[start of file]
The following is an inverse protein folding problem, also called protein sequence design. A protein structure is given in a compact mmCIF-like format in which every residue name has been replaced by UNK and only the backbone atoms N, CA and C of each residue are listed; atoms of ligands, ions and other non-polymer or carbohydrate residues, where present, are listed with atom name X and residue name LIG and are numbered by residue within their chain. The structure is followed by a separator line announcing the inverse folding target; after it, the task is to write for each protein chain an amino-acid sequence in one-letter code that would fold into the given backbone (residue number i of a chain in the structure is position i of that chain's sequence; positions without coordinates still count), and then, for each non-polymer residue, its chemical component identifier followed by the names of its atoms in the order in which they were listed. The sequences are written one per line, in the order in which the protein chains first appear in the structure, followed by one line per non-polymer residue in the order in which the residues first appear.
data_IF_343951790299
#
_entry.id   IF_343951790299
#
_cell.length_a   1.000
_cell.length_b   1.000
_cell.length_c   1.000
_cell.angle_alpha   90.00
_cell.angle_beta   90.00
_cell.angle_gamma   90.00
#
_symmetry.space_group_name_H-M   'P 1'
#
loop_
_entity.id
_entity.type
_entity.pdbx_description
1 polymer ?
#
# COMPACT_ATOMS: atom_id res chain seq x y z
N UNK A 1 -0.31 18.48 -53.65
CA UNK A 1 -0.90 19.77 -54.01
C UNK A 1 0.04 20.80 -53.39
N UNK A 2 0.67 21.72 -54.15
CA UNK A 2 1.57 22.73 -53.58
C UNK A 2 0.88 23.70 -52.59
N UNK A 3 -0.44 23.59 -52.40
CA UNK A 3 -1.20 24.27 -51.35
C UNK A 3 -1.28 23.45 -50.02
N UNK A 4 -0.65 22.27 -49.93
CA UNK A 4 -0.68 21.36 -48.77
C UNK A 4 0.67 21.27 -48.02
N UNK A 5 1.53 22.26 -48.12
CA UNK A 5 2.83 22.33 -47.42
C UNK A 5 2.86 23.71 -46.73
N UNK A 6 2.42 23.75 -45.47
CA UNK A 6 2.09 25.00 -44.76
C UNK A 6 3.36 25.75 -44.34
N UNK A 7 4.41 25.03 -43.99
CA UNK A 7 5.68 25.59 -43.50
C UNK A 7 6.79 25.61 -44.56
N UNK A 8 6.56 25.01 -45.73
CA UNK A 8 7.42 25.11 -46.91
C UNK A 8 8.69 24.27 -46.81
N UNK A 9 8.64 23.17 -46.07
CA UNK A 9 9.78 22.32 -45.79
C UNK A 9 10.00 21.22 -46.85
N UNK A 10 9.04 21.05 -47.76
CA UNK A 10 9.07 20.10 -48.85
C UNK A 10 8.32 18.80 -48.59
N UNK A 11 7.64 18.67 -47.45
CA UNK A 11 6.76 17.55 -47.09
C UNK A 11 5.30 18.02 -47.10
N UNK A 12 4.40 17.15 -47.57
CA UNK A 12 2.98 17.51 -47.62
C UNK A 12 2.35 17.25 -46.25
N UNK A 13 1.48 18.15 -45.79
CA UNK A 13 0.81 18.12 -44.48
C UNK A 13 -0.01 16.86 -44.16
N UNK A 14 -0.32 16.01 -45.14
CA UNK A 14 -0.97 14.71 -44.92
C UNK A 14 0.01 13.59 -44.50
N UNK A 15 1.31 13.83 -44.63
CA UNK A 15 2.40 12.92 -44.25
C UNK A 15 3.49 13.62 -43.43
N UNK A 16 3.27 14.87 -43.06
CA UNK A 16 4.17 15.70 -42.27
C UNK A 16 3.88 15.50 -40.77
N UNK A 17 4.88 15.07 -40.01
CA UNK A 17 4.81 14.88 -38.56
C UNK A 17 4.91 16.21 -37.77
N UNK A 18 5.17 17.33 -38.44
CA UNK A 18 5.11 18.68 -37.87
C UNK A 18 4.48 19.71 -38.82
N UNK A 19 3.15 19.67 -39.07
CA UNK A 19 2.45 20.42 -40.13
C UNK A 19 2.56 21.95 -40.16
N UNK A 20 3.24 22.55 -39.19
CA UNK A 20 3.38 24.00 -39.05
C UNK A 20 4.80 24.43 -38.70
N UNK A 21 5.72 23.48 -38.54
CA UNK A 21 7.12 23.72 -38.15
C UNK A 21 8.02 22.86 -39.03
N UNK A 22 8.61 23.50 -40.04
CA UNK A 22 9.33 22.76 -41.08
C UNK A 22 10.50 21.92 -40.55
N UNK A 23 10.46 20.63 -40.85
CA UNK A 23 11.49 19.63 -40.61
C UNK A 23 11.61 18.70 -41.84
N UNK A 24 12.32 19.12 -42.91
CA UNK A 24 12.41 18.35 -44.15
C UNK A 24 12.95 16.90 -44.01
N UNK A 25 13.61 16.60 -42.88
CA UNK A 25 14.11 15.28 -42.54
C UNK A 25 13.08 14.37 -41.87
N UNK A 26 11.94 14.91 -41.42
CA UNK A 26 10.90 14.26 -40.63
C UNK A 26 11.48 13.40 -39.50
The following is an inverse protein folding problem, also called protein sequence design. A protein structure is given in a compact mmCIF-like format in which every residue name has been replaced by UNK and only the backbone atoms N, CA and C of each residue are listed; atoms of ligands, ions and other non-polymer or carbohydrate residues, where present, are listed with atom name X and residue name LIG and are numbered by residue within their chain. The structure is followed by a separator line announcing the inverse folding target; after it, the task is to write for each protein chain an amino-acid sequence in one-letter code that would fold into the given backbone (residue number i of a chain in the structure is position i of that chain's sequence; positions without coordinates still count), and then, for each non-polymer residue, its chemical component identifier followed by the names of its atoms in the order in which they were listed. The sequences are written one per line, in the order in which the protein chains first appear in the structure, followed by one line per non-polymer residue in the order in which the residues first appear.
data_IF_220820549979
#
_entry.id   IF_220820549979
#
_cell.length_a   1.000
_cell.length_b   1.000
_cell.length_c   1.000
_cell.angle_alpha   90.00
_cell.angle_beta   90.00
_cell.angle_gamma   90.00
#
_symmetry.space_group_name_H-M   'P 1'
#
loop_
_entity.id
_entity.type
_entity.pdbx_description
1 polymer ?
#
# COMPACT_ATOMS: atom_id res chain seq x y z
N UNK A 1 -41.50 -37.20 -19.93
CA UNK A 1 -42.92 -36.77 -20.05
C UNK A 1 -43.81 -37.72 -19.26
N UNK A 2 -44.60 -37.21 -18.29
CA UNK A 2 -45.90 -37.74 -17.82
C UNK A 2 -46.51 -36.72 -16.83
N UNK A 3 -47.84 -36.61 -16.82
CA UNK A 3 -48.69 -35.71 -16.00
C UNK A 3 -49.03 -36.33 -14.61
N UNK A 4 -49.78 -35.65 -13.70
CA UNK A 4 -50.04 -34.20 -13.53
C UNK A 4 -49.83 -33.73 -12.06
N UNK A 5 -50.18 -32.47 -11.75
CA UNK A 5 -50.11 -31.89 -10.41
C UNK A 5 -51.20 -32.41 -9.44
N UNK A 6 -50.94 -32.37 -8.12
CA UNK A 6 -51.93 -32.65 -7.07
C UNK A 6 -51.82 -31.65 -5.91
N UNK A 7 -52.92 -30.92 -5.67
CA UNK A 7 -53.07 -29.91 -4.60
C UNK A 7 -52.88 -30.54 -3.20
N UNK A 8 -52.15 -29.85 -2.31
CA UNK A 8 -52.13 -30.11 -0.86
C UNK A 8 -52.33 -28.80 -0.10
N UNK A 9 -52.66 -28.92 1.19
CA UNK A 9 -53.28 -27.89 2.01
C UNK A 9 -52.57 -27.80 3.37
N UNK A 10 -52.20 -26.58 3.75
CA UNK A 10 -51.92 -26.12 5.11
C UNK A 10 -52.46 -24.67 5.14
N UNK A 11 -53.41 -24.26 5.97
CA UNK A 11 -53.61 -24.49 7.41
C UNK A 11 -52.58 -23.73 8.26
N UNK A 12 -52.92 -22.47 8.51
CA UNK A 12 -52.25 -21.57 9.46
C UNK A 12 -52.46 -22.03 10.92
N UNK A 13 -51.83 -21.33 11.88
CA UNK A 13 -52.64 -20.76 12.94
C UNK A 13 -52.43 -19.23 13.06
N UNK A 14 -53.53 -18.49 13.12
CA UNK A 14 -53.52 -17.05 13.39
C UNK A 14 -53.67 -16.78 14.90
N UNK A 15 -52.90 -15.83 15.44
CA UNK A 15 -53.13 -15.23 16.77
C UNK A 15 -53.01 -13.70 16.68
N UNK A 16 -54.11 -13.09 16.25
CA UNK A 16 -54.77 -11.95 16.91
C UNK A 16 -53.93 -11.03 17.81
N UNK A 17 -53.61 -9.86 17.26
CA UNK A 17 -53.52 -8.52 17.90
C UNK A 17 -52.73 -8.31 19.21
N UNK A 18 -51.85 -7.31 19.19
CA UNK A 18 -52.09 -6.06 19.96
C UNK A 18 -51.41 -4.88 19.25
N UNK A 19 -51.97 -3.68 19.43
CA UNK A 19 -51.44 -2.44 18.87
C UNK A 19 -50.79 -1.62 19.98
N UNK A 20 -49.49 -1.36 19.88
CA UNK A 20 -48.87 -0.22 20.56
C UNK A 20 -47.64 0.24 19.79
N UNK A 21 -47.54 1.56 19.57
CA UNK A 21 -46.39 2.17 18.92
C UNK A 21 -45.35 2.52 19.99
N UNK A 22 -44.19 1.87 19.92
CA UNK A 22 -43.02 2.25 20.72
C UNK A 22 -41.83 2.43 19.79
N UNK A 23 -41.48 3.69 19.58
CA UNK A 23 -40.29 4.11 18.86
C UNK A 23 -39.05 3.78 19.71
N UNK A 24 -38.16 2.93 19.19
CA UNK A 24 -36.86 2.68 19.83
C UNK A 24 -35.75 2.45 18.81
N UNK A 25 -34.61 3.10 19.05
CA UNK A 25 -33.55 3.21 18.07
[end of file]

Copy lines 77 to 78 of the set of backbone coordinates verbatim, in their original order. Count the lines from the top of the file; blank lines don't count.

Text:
CA UNK A 19 2.45 20.42 -40.13
C UNK A 19 2.56 21.95 -40.16